For years, pharmaceutical companies sold doctors and patients on the promise of new pain medications with a dishonest but very lucrative campaign. Now, they are finally paying up, in some small way, for the death and destruction they caused in every corner of America.

Over the next 18 years, states will receive a total of some $50 billion as part of a landmark settlement with the companies that helped kicked off the addiction crisis that has killed more than 1 million Americans since 1999, and about 105,000 last year alone.

Here in Maine, where opioid addiction has been particularly destructive, we’ll receive roughly $235 million over the next two decades. Every cent should go to repairing the terrible damage that drug addiction has wrought in our state, and helping people move past the horror the disease has brought to their lives.

As many advocates are doing right now, it’s worth looking back on the experience surrounding another settlement – the 1998 agreement with tobacco companies that sends about $54 million per year to Maine.

That money was meant to make amends for the billions of dollars in health care-related costs incurred by states treating illness and disease caused by smoking. It was supposed to act as a counterweight to all the money and effort tobacco companies used to hook millions of smokers and plant smoking firmly in our culture.

States, however, have mostly failed to use the settlement funds for their stated purpose, instead diverting them to pay for unrelated programs or fill budget holes. The 20-year report on the settlement by Campaign for Tobacco-Free Kids found that just 2.4% of funds in 2019 were used for tobacco prevention and cessation programs.


Maine has done better than most. For the first decade of the settlement, the state put settlement funds toward prevention programs and it helped drive down smoking rates.

Gov. Paul LePage, however, used the money to shore up Maine’s Medicaid program and eventually disbanded the local organizations tasked with working on tobacco prevention, among other public health goals.

It would be very easy for the same thing to happen to the funds from the opioid settlement. The bodies distributing the funds, which includes the Maine Recovery Council in the Office of the Attorney General, as well as counties, cities and towns, should be clear that the money should be spent, as long as it lasts, on matters directly related to the damage caused by opioids and addiction. Legislators should set an example for their future counterparts by doing the same.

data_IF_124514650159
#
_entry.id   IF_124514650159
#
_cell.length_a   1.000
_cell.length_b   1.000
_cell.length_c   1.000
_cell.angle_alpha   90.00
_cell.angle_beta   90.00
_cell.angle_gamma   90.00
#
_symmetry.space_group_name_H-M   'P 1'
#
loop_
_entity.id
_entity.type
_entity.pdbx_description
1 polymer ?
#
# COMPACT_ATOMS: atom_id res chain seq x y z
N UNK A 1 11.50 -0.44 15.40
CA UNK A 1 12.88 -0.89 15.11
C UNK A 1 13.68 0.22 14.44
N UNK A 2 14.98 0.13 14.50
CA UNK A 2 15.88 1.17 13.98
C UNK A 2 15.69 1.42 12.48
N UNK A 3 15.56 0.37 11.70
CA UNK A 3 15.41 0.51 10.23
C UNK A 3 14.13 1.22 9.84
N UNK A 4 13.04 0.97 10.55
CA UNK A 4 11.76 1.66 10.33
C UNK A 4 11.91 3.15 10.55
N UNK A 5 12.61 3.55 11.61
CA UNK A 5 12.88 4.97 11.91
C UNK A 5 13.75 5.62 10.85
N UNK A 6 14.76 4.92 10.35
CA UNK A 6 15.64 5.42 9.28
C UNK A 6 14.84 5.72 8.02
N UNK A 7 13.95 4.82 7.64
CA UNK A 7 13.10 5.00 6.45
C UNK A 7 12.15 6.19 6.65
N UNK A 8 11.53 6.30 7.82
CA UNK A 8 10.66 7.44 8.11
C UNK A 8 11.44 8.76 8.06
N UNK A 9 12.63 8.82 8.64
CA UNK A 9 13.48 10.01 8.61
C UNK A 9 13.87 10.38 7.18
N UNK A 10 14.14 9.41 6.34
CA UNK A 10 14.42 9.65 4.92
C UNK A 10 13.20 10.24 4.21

The fund must also be used to expand the programs and services we don’t have enough of, and to support new ideas for engaging with folks whose lives have been upended by the drug crisis – and everything that comes along with it.

As has been the case since the beginning of the crisis, Maine continues to have a shortage of medication-assisted treatment and detox options. People in crisis should not have to wait to access the most successful forms of health care.

Harm reduction must also continue its journey to the forefront of our response. Access to naloxone, clean syringes and drug testing kits saves lives, as do the people and groups who help people get those items – and try to steer them toward care.

And as anyone who has seen tent encampments pop up in communities across the state this summer knows, the addiction crisis is intertwined with the crisis of homelessness. To get people off the streets, and into situations that are healthier for them and our society as a whole, Maine needs more housing support, both for those in recovery and those actively using drugs, who often don’t have anywhere to go.

Faced with a deadly and overwhelming addiction crisis, the way forward for Maine is clear. The state’s goal should be to save as many lives as it can, where it can, while giving people a path to a healthier life. That’s how our money should be spent.

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